Britain mulls quarantine for visitors from abroad


People arriving in Britain by air, sea, and rail will be required to self-isolate for two weeks, The Times reported. (Photo: AFP)

Britain could introduce a 14-day mandatory quarantine for international arrivals to stem the spread of coronavirus, an airline association said Saturday, sparking alarm in an industry already hard hit by the global pandemic.

Tim Alderslade, chief executive of Airlines UK, the trade body for UK-registered airlines, confirmed to AFP that the government had approached it with the idea.

Prime Minister Boris Johnson could unveil the measure on Sunday evening, media reports said, when he sets out his roadmap for easing a nationwide lockdown imposed in late March to slow the spread of COVID-19.

He has already said he will proceed with "maximum caution" to avoid exacerbating the outbreak in Britain, the worst-hit country in Europe with 31,587 confirmed coronavirus deaths.

No major changes to the stay-at-home rules are expected next week, although garden centres are expected to reopen on Wednesday.

The quarantine measures were first reported in The Times newspaper, which said that anyone coming into Britain by plane, train or boat will be required to self-isolate for a fortnight from early June.

Visitors from neighbouring Ireland would be exempt, it said, as would lorry drivers bringing in crucial supplies -- but the measure would include British nationals returning from abroad.

The rule would be enforced through spot-checks on the address given by travelers, with possible penalties including fines of up to £1,000 ($1,200, 1,100 euros) or deportation, The Times said.

The aviation industry, which is already teetering on the brink after planes were grounded across the globe at the start of the virus outbreak, called for urgent clarity on the plans.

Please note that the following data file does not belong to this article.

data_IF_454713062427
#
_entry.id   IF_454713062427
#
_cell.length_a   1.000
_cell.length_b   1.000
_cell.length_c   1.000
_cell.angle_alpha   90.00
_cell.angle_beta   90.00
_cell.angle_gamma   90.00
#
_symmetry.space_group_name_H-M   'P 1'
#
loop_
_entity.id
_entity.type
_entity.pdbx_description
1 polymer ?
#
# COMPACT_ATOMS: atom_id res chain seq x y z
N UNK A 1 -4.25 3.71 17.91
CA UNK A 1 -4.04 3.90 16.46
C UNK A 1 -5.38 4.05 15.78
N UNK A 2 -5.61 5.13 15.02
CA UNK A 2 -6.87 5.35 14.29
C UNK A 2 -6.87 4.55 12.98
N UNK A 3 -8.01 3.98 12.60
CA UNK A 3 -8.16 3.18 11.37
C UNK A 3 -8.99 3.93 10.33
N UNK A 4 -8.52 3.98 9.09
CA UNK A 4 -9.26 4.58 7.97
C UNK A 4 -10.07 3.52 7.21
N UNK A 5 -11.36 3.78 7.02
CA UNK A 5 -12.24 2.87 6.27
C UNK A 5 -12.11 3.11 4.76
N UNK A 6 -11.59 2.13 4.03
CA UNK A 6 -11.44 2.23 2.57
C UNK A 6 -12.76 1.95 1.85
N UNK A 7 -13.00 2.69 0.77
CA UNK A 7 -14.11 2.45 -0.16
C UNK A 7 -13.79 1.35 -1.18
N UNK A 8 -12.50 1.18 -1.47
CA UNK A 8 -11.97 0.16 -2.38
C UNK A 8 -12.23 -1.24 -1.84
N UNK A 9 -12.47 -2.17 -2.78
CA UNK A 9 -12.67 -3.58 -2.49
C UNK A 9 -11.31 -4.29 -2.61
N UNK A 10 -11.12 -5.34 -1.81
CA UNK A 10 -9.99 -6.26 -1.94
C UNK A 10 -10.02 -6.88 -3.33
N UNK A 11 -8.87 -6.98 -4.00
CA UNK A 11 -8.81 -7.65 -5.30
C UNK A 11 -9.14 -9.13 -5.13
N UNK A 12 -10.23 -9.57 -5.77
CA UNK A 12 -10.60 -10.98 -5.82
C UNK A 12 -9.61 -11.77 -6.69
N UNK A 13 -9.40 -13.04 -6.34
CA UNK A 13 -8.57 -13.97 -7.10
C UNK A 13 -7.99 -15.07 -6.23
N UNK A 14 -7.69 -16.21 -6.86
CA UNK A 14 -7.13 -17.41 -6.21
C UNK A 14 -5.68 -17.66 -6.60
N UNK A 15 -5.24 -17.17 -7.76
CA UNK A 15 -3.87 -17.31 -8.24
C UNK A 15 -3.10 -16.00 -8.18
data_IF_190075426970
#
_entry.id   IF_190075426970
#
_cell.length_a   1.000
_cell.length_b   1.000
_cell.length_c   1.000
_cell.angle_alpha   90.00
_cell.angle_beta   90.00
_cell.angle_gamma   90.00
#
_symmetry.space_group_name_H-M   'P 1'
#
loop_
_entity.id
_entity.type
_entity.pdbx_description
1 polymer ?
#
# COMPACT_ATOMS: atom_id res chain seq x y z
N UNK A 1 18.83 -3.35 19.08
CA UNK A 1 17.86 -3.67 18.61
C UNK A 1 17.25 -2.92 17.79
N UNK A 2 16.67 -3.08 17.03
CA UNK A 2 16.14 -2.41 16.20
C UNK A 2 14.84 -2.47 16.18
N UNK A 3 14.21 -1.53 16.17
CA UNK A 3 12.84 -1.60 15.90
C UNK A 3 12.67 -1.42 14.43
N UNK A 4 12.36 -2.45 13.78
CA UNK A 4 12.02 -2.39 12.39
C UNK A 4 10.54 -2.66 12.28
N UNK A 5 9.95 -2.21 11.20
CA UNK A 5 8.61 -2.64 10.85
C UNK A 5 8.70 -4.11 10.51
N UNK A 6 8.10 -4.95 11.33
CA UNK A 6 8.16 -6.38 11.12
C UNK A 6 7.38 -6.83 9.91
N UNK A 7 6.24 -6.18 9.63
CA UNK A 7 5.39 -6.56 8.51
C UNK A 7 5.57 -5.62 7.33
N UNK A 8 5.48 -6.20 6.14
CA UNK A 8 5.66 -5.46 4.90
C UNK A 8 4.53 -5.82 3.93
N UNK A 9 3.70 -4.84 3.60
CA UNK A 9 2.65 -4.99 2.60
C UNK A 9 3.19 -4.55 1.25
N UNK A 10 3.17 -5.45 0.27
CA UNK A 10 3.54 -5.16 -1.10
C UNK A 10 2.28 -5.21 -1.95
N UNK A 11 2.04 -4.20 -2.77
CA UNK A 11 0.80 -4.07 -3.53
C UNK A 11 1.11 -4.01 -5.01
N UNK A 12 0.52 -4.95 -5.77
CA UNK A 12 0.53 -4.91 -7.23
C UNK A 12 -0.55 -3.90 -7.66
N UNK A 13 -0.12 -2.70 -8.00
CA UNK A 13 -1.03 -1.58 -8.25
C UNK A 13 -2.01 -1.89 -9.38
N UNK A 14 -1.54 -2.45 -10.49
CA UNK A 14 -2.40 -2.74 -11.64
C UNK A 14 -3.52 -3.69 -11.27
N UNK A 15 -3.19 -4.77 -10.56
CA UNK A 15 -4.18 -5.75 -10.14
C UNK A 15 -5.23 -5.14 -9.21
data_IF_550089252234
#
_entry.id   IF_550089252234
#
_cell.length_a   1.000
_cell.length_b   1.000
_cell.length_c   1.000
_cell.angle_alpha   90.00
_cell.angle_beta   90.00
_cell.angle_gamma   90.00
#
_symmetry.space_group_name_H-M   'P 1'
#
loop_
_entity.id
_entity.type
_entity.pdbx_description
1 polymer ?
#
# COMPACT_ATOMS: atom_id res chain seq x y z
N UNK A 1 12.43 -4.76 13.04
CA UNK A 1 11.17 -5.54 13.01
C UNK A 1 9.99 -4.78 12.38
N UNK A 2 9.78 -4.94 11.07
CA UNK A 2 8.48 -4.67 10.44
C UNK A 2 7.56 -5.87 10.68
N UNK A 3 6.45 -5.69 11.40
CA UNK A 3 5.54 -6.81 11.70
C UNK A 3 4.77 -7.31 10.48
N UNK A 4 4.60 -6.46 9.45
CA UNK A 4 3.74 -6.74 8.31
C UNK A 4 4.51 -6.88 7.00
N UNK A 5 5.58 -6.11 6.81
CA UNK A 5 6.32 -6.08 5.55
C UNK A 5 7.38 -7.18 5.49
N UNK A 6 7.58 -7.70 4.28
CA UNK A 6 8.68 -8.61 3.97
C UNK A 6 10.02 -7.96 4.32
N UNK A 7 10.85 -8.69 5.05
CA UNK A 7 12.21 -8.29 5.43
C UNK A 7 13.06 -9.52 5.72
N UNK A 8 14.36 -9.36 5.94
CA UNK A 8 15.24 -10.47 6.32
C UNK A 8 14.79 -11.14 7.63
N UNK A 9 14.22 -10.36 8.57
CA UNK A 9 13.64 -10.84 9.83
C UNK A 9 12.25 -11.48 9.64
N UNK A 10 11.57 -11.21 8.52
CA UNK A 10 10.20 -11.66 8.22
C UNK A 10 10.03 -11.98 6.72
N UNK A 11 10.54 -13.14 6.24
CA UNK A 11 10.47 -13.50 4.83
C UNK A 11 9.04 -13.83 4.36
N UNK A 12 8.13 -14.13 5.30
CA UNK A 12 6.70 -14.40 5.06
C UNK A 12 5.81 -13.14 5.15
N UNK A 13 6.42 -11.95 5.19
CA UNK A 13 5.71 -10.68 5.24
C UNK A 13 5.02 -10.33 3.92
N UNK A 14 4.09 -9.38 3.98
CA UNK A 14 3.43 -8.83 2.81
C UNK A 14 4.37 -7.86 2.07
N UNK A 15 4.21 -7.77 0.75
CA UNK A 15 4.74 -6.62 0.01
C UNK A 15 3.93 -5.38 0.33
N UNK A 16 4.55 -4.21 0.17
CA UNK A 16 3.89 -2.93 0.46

Airlines UK had previously warned a quarantine would "effectively kill international travel to and from the UK", making it "all but impossible for aviation to resume any time soon".

In a statement on Saturday, Alderslade said the group needed to see more details of the plan and would be asking for assurances the decision was "led by the science" and would be regularly reviewed.

"We also need to see a number of new support measures to see airlines through this period so that we still have a UK aviation sector once the quarantine period is lifted," he added.

Derek Provan, chief executive of AGS Airports, which owns and operates several regional British airports, also expressed alarm.

"This measure will have a devastating effect on aviation, tourism, and hospitality as inbound visitors will not come to the UK whilst this is in place," he said.

The government declined to comment on the plans on Saturday, but Johnson's spokesman on Friday had confirmed the idea was under "active" consideration.

At the start of the global outbreak, Britain asked visitors from hotspots such as the Chinese city of Wuhan and northern Italy to self-isolate on arrival.

But it refused to follow other countries in shutting its borders, saying coronavirus was already in Britain.

If infection rates fall enough to start lifting the lockdown, officials say that putting foreign visitors into quarantine might help stop a new surge.

Separately, Transport Secretary Grant Shapps announced plans to increase and improve cycle routes and widen pavements across England in the coming weeks, to boost cycling and walking.

He warned that when the lockdown is eased, continued social distancing measures mean the public transport network will only be able to cope with one-tenth of pre-outbreak passengers.